Tour de France Tech 2014: Daniel Navarro's Look 695
The bike that was being ridden by Team Cofidis's Spanish climber before he abandoned the race today
This is the Look 695 belonging to Team Cofidis’s Daniel Navarro, the Spanish rider who finished 9th in the Tour de France last year. Navarro is a climber so he could come to prominence in the mountains... well he would have done, but Tour Tech curse strikes again and just as we were about to publish this article, Navarro wobbled to a stop in the feed zone of stage 13 today, and abandoned the race.
However, we won't let that stop us having a good look at his bike, it's lucky we photographed it the day before the Tour started.
The 695 Light is made using a 1.5K braid, and it comes with an oversized bottom bracket and a tapered head tube. Look say that their CFD (Continuous Fibre Design) concept means that the down tube, seat tube and stays wrap around the bottom bracket casing and extend without a break in fibres.
The bike features Look’s adjustable Aerostem up front which is made from high-modulus carbon with hidden stainless steel clamp screws to improve aerodynamics. It's nowhere near as heavy as it appears, Look claiming a weight of 149g. You can tilt the stem from -13° right up to +17°. Look’s Heat Fit 3 headset allows you to alter the stem height without affecting the headset adjustment.
The seatpost, which sits in an extended seat mast, is Look’s E-post, the e standing for elastomer. There are actually three elastomers here, two internal ones as well as the external one that you can see, the idea, of course, being to absorb road vibration before it reaches the rider.
If you buy the bike, you can choose from three different levels of elastomer hardness to get the ride feel that you’re after. The E-post being non-round, you’ll always get the saddle pointing exactly forward. That looks like a BBB NumberFix Clamp on there which is a simple aluminium option with rubber O-rings to hold it in place.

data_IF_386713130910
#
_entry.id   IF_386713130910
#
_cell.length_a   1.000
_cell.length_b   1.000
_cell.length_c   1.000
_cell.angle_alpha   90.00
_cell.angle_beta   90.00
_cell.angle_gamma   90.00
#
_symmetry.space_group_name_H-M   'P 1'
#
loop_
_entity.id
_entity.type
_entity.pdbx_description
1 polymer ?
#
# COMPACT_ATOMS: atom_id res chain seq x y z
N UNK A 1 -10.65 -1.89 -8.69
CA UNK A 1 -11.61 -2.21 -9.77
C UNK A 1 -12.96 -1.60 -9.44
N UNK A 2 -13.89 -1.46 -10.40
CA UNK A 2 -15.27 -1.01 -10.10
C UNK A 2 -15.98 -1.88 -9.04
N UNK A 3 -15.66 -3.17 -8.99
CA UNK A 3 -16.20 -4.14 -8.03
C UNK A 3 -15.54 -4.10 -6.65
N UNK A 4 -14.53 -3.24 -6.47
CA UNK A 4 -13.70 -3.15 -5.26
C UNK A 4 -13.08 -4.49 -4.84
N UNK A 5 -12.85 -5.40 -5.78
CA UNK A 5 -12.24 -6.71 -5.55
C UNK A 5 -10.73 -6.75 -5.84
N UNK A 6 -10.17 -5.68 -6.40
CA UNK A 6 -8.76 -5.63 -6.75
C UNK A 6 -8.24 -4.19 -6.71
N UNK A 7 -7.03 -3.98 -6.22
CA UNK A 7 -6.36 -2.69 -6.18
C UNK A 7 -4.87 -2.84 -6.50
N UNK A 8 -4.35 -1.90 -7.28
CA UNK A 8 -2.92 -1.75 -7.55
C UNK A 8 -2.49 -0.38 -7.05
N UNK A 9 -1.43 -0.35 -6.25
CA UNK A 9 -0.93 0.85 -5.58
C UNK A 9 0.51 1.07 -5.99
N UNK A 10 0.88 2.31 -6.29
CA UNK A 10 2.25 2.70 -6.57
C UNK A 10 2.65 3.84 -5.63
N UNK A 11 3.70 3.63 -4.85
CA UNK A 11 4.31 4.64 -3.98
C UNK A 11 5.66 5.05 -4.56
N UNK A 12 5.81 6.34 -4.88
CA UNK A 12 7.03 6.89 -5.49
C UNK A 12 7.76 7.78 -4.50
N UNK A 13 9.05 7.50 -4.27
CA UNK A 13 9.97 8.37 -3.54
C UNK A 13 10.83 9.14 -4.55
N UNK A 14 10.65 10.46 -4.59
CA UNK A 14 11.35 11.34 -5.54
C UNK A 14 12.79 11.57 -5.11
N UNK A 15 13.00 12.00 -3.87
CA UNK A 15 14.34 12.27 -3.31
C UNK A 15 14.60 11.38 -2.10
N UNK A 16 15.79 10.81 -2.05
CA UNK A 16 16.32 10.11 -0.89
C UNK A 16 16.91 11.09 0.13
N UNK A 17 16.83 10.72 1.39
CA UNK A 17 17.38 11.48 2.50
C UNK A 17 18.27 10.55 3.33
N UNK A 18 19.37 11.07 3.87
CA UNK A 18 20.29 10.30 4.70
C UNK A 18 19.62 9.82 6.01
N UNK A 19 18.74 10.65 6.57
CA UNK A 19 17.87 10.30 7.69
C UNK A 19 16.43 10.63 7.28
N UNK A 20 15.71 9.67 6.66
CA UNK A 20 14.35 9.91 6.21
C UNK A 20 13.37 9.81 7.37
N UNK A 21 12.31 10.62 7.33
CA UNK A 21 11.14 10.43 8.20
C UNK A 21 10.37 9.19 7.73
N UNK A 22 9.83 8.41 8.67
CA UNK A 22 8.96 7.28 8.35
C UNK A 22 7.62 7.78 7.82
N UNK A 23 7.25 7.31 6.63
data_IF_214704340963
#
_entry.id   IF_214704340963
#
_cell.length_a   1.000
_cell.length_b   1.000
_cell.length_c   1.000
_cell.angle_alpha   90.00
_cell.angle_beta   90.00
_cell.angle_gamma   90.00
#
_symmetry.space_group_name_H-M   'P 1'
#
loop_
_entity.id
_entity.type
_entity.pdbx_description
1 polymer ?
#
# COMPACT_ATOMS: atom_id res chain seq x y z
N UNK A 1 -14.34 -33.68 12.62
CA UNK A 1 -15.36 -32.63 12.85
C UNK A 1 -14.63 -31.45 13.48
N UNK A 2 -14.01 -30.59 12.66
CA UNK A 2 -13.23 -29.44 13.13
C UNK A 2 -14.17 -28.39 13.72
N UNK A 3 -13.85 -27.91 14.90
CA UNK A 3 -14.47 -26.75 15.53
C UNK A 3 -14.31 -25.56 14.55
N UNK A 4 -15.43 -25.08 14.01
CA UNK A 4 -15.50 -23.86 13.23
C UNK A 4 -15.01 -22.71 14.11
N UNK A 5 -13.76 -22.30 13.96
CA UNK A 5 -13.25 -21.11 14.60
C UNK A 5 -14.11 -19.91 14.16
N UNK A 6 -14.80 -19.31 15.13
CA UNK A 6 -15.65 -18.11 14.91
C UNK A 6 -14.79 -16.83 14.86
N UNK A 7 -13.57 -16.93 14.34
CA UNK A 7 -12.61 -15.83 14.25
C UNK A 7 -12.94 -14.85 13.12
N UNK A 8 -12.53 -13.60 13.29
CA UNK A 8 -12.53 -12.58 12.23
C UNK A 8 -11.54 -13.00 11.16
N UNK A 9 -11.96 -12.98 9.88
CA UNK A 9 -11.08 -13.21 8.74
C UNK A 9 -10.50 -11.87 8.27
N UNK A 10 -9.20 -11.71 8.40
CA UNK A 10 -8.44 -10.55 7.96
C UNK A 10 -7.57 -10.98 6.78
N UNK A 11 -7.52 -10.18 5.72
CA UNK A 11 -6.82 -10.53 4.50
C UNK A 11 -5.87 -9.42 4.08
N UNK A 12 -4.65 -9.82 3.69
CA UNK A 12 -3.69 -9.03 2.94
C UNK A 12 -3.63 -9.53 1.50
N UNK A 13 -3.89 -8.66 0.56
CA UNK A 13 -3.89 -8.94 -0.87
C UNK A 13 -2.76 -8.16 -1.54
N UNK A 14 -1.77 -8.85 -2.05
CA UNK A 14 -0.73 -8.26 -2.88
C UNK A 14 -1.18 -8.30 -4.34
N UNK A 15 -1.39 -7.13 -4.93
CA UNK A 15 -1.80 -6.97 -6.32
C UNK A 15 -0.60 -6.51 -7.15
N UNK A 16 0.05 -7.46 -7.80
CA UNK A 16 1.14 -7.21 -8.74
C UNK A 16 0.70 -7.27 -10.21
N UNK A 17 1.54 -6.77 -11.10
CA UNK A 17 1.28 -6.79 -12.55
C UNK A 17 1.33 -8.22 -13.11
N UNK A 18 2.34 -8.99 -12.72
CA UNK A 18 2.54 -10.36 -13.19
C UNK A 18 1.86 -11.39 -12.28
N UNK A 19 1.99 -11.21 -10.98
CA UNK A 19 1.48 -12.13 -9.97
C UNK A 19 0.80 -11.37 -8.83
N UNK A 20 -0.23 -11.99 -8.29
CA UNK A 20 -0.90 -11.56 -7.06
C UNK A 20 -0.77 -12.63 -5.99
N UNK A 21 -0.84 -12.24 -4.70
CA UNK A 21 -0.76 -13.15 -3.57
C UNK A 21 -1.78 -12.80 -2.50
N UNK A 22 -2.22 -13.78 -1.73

The saddle that Navarro uses is a Selle Italia SLR Team Edition with carbon rails and a claimed weight of 145g.
Look launched a new version of the 695, the 695 Aerolight, to great fanfare before the start of the Tour de France on Corsica last year. That one has the front brake hidden away inside the fork legs and a rear brake behind the bottom bracket. As you can see, the 695 we have here has brakes mounted in a more conventional way.
Cofidis use Shimano groupsets. All of the Shimano-sponsored teams use Di2 electronic shifting in the main, although some switched to mechanical shifting for the cobbled Stage 5 to prevent accidental shifts. Since then, though, normal service has been resumed.
All Look 695 frames are compatible with both mechanical and electronic shifting. If, like Cofidis, you want to run electronic, you can remove the mechanical cable stops and plug redundant holes with Look's adaptor kit.
Cofidis deviate from the Shimano theme for the chainsets. This is an FSA K-Force Light chainset – K-Force being FSA’s top level kit – incorporating an SRM powermeter and 53/39-tooth chainrings. It’s for use with a BB386 Evo bottom bracket.
The pedals on there are Look’s Keo Blade 2s.
These are available with titanium axles although Navarro has the cromo version. The tension to hold on to the cleat is provided by a carbon leaf spring that’s available in three different levels 12, 16 and 20Nm. These are 16s.
Mavic provide the wheels. These are Cosmic Carbone Ultimates that come in at £2,500 a pair. Pretty much everything here is carbon fibre: rims, spokes, hubs. The rims are 40mm deep with elliptical sidewalls designed to reduce drag, and the spokes are profiled to cut through the air. Mavic claim weights of 520g (f) and 665g (r), so 1,185g all in.
Those tyres are logoed up as Mavic too although all is not what it seems here. The tread doesn’t look like any of the Mavics we’ve ever seen and there’s a ‘Made in Italy’ marking on the sidewall. They look like rebadged Veloflex tyres to us.